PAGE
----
When Egypt’s Hosni Mubarak was forced to step down on 11 February 2011, the clerics in Tehran beamed with a smug of satisfaction that the divine hand had chosen Iran’s Revolution Day for the Pharaoh’s downfall. It could not have been a more surreal start for the besieged Islamic republic seeking to break out of its isolation and gridlock vis-à-vis a regional reconfiguration.
Fast-forward to the recent reported saga at the Non-Aligned Movement summit in Iran, in which Egyptian president Morsi (given the red carpet treatment and all) diverged from the Iranian script when he stated, “Our solidarity with the struggle of the Syrian people against an oppressive regime that has lost its legitimacy is an ethical duty as it is a political and strategic necessity.”
The Syrian delegation walked out in fury and Iranian state TV attempted to limit the damage to their Syrian ally by mistranslating Morsi’s words to the effect of “solidarity with the Syrian nation against the plot that has been implemented against this country.” Business as usual in Iran.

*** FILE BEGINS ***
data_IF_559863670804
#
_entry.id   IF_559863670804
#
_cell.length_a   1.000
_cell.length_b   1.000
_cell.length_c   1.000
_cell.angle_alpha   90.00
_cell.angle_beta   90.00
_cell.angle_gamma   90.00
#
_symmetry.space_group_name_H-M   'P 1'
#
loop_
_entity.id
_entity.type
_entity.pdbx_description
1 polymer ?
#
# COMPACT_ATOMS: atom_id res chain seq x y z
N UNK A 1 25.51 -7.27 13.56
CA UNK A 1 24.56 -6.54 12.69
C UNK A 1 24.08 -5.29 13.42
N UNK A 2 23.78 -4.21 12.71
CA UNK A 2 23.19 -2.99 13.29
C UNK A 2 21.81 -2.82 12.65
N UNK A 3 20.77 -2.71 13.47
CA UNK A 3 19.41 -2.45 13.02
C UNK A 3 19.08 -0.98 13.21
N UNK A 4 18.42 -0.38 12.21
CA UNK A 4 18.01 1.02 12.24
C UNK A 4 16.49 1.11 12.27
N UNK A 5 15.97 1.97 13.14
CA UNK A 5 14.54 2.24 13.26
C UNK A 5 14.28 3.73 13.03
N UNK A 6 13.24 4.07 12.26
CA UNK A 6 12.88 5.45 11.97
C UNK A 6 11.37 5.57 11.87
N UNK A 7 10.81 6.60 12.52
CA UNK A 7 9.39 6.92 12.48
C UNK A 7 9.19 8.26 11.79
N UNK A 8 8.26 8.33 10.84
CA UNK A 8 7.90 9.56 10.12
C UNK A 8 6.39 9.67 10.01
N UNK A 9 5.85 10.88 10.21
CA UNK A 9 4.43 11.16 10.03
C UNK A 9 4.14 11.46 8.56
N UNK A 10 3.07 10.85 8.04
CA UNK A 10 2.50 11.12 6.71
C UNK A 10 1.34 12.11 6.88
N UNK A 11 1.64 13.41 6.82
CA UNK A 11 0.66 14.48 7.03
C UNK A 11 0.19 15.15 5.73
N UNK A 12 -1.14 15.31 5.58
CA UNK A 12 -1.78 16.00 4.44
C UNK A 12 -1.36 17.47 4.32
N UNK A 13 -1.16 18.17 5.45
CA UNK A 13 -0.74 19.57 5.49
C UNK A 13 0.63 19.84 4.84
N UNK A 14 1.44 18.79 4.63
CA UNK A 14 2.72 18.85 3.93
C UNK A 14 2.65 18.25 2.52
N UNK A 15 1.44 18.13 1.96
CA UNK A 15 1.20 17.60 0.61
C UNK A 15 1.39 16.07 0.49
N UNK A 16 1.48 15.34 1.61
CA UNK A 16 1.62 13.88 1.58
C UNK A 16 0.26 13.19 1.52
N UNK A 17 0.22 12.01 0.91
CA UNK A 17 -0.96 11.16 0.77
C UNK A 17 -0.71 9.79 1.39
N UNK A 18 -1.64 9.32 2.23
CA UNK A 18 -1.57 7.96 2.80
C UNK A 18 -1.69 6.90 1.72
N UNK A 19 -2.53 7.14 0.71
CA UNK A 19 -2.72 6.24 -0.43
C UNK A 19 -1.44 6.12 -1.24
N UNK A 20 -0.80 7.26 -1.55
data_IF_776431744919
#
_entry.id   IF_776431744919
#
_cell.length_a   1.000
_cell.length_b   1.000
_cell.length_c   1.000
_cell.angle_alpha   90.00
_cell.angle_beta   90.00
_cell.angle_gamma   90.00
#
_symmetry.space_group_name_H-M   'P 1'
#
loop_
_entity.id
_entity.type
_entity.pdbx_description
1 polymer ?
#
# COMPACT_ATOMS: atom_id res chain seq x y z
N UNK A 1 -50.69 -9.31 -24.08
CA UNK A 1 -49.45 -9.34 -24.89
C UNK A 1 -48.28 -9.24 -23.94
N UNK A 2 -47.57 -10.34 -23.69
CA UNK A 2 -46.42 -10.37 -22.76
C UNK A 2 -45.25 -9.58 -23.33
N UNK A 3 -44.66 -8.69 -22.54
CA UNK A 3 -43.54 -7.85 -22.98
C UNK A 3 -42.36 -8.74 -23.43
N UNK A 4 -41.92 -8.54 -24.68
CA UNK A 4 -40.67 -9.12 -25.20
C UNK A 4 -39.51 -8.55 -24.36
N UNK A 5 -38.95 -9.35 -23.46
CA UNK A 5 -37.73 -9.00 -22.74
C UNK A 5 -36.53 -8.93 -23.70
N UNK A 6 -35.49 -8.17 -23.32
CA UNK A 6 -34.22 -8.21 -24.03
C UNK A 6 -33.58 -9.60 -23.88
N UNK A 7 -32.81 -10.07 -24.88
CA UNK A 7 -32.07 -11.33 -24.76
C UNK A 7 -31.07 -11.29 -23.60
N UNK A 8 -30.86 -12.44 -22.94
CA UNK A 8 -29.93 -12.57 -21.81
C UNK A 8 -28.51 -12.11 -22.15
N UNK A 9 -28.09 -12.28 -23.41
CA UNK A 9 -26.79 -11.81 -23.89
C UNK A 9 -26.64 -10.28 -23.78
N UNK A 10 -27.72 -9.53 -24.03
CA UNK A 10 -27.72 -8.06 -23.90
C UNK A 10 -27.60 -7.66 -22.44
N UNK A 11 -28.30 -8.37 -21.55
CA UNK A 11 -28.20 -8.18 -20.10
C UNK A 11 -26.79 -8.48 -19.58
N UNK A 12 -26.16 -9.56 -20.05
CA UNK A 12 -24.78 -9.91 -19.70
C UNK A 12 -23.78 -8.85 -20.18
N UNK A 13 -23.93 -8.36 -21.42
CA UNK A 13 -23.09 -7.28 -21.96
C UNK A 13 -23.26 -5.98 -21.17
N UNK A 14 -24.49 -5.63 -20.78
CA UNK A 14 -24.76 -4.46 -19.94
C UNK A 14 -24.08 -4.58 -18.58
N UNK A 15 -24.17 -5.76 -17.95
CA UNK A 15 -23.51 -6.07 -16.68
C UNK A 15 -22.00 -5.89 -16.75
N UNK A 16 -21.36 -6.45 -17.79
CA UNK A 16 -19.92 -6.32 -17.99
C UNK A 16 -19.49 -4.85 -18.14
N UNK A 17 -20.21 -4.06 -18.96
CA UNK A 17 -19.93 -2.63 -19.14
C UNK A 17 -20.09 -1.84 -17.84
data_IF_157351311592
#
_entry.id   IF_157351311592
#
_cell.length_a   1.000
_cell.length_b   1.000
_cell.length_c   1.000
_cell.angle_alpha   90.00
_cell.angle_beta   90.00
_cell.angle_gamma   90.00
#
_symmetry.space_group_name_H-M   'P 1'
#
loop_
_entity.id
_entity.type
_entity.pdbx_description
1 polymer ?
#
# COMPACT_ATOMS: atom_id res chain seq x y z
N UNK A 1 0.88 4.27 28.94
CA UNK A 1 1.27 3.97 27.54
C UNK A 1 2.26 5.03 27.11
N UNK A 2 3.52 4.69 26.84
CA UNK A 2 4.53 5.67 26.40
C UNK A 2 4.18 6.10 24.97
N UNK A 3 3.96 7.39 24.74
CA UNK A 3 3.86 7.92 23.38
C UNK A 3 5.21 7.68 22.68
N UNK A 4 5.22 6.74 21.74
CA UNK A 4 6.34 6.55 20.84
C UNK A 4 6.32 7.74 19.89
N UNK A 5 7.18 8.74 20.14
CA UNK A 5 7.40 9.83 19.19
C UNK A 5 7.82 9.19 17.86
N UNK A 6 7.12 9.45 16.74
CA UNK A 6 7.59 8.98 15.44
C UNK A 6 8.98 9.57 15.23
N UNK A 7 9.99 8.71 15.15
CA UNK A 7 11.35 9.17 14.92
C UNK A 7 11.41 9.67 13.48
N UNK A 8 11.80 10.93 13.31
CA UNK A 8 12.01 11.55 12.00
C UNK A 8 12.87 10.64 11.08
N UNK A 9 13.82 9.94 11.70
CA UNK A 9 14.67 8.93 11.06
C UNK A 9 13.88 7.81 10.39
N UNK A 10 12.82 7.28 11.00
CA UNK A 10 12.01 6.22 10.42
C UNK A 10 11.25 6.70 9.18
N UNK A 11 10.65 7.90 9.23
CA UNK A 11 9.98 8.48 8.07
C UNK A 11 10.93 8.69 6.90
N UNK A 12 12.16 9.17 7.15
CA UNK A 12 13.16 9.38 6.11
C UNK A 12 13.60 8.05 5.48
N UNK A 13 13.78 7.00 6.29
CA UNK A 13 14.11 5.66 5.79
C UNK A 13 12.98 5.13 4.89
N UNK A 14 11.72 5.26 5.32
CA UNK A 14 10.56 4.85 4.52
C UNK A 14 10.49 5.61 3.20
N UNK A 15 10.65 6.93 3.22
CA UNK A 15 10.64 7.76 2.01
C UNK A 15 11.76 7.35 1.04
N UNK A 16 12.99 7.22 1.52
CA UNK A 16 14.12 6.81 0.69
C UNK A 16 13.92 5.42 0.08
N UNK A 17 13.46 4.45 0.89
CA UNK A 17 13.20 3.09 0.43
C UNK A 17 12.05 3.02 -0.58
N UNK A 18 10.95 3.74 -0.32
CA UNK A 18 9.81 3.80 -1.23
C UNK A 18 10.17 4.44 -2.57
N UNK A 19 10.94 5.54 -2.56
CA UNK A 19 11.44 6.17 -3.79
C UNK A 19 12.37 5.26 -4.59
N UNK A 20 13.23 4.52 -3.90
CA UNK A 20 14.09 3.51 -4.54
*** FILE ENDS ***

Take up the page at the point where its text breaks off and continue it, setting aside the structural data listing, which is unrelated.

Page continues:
This was Iran’s opportunity to upstage the world by proving it has friends, and Morsi ruined the show.
The incident exposes deeper Iranian, if not regional, frustrations as to where Egypt's foreign policy orientation is heading.
With Iran rapidly losing its only foothold in the Arab World via Syria, deteriorating relations with Turkey, hostile Gulf States that house US armed forces, and Israel of course, Iran is keener than ever to find regional allies. It pinned its hopes on Egypt from the early days of the Tahrir Square protests and sit-ins.
In the aftermath of Mubarak’s overthrow, Iran, in a not so tactful way of starting a new chapter, sent two warships through the Suez Canal to test the waters with the post-Mubarak Egypt. They were let through conditionally in a sign of goodwill.
Iran set out to explore all possible avenues of rapprochement with Egypt.
Clash of soft powers
Iranian officials and diplomats I have encountered, more than any other foreign dignitaries, are ready to factor their ancient (yes, that is pre-Islamic) history into their arguments to underscore their positions – including the meeting of “two great civilisations.”
Yet we do not need to go back to the Sassanid Persian Empire or Pharaonic Egypt to find evidence of good and sometimes not so good associations.